“Come this way … go, go, go. Stop beating him, you “hired gun”. Stop beating him.”


    Aida: From that same night, many of our lives changed forever. Our jobs changed. Those of us who up until then were pursuing the news about detainees and pressures exerted against women and similar issues and we were activists of sorts. We were suddenly faced with an enormous wave of people none of whom had an idea about what was taking place. Waves of street protesters, waves of arrests, countless people disappearing and taken to undisclosed locations. Their families having no idea whether they were dead or alive or in prison, and where to begin looking for them. We kept hearing news of underground secret prisons.”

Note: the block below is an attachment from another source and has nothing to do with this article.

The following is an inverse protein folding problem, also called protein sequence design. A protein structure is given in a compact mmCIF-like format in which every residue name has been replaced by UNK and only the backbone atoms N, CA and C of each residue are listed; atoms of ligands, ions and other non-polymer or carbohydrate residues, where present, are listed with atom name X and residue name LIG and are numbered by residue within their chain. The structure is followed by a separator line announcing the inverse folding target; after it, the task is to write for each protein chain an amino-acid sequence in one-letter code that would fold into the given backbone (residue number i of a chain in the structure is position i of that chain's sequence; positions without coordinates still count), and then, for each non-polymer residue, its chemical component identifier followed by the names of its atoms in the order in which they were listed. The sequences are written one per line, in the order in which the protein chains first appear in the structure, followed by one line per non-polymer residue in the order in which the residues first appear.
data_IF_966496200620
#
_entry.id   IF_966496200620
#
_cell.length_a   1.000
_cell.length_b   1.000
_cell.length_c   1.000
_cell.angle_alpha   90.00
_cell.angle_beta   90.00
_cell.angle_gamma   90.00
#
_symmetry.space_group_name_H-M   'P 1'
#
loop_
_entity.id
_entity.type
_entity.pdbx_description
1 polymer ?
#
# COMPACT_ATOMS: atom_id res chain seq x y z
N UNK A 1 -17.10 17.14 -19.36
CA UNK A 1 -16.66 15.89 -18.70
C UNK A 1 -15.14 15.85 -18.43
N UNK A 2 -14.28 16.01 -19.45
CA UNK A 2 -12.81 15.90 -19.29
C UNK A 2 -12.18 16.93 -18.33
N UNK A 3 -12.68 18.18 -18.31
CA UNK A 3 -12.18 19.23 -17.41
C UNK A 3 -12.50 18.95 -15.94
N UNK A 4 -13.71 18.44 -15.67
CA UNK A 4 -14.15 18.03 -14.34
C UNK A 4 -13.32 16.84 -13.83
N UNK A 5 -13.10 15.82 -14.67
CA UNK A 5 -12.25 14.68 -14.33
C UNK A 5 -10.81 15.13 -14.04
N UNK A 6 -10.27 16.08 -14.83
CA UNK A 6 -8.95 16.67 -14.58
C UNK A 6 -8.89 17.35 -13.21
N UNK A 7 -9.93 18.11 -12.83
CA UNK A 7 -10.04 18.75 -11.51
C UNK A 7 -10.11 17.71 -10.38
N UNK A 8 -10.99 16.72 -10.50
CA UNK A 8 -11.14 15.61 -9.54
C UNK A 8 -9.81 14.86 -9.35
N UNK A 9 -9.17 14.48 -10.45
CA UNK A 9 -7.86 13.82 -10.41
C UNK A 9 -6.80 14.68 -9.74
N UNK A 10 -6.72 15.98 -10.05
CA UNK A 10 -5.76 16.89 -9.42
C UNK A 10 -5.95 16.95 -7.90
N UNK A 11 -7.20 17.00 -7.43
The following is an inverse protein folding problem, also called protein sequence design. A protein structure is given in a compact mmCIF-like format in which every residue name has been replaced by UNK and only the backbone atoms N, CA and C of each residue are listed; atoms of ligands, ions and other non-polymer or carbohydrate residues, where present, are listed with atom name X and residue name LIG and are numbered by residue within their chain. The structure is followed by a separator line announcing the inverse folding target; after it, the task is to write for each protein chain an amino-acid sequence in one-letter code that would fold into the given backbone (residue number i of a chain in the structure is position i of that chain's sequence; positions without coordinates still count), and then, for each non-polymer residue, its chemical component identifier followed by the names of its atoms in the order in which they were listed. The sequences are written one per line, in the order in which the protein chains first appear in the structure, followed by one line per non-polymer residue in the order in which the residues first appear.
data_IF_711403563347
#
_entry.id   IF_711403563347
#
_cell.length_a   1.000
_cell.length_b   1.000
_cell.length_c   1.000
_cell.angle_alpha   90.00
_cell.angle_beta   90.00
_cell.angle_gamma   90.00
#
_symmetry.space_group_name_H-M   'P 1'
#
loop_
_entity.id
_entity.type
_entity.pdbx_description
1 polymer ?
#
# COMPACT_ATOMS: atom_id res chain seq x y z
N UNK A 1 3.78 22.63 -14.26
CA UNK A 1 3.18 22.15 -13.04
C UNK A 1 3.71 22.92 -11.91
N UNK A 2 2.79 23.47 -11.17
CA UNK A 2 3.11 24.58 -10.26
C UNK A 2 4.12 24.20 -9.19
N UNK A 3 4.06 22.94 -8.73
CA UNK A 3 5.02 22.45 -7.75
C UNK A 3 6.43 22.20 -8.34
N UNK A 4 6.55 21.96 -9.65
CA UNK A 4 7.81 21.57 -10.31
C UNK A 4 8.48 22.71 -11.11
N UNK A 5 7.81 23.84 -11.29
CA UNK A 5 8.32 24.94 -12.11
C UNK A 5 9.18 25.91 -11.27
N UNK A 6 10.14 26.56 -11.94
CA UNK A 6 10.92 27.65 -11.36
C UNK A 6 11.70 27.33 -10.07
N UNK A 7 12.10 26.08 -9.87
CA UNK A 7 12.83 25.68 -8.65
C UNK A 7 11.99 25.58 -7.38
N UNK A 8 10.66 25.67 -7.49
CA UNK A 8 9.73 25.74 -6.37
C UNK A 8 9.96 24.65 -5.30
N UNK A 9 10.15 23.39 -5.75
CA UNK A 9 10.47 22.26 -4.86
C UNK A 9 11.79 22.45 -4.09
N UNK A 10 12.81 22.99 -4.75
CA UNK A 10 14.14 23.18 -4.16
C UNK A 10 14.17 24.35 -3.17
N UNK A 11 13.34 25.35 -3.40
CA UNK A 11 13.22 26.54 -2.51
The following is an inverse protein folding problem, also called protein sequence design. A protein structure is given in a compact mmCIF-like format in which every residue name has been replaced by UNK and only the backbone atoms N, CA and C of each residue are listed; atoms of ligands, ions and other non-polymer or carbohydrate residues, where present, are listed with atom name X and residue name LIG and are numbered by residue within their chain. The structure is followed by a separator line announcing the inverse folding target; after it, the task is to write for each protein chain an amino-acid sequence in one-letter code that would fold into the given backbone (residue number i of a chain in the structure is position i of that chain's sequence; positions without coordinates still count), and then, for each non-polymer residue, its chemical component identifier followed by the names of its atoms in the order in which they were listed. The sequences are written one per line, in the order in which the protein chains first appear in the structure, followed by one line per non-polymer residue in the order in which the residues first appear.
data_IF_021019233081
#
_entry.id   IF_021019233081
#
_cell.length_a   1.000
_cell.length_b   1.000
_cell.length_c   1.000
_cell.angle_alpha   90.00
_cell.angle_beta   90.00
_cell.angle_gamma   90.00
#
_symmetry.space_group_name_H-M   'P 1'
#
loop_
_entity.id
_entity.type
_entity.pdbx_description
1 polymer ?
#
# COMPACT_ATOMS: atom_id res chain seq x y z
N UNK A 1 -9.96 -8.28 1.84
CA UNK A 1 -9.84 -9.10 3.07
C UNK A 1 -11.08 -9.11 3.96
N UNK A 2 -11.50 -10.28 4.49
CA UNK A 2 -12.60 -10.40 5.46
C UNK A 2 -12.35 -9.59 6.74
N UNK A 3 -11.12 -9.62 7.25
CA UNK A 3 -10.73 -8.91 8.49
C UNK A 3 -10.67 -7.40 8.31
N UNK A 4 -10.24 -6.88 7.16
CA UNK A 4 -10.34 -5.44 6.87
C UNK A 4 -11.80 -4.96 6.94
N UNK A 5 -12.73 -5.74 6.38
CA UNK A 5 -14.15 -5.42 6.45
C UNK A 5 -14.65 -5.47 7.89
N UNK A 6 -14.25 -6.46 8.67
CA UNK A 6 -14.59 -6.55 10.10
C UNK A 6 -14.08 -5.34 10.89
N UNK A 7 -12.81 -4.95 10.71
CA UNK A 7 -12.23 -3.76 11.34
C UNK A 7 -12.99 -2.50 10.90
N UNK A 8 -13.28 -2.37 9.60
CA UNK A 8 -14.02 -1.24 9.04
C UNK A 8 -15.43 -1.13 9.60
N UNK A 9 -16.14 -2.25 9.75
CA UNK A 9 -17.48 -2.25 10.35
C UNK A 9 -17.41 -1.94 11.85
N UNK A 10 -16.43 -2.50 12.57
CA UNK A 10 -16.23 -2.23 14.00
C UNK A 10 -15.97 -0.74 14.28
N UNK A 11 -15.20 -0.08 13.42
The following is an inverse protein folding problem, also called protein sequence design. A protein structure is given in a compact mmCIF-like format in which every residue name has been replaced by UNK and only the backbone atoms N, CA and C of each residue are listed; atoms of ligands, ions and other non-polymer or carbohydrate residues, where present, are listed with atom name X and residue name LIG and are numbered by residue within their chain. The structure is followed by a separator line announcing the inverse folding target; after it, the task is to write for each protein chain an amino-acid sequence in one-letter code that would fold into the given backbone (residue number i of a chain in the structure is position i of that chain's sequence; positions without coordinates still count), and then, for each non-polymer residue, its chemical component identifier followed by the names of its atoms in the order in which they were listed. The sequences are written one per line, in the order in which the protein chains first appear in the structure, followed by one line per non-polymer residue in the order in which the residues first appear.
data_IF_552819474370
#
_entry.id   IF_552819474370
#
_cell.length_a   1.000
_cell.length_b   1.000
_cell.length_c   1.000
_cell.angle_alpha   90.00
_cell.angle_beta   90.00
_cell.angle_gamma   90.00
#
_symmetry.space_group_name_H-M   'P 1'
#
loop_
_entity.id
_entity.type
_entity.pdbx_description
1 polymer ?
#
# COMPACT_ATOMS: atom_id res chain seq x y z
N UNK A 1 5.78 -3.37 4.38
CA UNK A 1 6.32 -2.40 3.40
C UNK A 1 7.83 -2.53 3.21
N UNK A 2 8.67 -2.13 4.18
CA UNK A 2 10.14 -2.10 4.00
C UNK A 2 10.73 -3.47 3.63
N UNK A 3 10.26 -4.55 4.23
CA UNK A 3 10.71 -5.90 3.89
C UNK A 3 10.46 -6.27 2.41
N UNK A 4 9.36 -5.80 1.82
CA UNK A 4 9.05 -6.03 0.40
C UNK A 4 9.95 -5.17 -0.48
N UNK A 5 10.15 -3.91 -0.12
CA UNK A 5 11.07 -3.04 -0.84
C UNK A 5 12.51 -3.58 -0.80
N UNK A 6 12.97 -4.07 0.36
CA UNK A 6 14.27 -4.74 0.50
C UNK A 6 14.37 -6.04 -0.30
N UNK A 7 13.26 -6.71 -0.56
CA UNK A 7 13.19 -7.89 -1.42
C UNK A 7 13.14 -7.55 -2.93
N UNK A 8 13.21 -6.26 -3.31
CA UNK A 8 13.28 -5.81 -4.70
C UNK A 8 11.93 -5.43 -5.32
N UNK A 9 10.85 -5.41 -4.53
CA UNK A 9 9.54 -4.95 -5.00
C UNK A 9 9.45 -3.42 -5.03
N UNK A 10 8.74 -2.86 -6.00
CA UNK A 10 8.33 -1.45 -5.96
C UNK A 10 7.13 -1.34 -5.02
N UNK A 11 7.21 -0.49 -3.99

That night when they raided the student dorms … you know, that night, suddenly we all leaped into a new era of our lives … like a sudden and major shift in our realities. Too many of our friends were suddenly arrested and taken away … all this was a terrible shock for every one of us.


    Mahboubeh: Is the shock over for you now?


    Aida: I don’t want to get into the rest of this … yes, let’s move on…




    This is a story of Pain; un-remediable pain; mothers’ pain: mourning mothers, lost mothers, mothers having left a piece of themselves behind, mothers behind cold bars, locked up in a prison the size of their country, anxiously awaiting a 10-minute meeting through glass windows. Mothers… mothers waiting in distrust…


    Shiva Nazar Ahari’s mother: